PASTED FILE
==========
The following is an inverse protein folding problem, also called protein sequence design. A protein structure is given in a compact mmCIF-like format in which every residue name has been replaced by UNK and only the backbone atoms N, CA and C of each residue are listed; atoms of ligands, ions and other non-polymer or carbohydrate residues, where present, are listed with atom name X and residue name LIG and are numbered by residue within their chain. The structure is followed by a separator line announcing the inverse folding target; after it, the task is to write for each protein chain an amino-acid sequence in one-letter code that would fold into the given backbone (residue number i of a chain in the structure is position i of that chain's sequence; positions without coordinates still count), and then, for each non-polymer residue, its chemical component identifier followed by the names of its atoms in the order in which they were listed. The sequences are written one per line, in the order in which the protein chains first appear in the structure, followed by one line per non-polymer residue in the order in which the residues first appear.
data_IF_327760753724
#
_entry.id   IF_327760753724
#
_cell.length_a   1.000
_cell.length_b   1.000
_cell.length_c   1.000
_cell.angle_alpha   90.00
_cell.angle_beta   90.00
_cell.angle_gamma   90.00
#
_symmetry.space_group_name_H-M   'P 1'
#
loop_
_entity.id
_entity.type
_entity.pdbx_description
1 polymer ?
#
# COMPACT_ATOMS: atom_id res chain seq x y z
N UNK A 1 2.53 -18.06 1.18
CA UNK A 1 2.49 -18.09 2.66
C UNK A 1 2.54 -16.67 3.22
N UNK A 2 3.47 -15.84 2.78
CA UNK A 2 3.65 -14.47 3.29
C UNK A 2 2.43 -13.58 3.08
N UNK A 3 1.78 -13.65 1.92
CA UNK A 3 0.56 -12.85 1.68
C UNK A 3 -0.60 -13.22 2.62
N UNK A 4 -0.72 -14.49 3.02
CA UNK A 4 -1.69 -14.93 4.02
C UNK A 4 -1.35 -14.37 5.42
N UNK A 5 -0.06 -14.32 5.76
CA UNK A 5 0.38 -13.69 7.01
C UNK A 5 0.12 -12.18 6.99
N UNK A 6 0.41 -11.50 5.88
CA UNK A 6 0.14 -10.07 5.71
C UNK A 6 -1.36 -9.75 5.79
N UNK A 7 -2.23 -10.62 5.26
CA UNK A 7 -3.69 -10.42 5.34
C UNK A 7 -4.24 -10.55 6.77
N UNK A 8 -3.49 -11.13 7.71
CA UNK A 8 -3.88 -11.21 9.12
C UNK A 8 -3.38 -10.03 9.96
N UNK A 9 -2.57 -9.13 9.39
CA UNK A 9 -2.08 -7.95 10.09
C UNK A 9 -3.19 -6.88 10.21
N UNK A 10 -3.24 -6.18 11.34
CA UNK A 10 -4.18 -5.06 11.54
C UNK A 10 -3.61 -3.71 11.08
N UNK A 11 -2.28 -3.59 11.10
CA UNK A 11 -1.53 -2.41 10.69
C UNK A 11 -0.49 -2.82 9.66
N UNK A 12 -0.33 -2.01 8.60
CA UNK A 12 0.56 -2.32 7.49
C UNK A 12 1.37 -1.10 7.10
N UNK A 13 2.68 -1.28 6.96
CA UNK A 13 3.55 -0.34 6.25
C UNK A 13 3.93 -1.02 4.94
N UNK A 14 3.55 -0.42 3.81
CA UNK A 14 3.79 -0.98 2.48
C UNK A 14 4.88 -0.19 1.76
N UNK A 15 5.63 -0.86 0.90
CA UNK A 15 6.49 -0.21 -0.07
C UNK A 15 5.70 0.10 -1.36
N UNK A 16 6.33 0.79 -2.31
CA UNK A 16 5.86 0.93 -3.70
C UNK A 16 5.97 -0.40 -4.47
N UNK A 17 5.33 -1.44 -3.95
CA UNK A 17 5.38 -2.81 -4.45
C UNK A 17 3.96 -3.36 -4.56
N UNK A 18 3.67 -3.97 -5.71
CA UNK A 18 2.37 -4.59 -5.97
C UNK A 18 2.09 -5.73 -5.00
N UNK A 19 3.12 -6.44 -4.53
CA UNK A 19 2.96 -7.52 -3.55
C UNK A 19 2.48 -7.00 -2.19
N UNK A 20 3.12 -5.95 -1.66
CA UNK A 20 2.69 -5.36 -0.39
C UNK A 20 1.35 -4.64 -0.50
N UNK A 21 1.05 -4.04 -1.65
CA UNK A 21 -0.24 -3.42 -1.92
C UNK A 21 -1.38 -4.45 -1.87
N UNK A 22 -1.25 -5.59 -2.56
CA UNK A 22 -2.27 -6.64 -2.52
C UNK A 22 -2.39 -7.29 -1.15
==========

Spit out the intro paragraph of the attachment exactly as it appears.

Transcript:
The following is an inverse protein folding problem, also called protein sequence design. A protein structure is given in a compact mmCIF-like format in which every residue name has been replaced by UNK and only the backbone atoms N, CA and C of each residue are listed; atoms of ligands, ions and other non-polymer or carbohydrate residues, where present, are listed with atom name X and residue name LIG and are numbered by residue within their chain. The structure is followed by a separator line announcing the inverse folding target; after it, the task is to write for each protein chain an amino-acid sequence in one-letter code that would fold into the given backbone (residue number i of a chain in the structure is position i of that chain's sequence; positions without coordinates still count), and then, for each non-polymer residue, its chemical component identifier followed by the names of its atoms in the order in which they were listed. The sequences are written one per line, in the order in which the protein chains first appear in the structure, followed by one line per non-polymer residue in the order in which the residues first appear.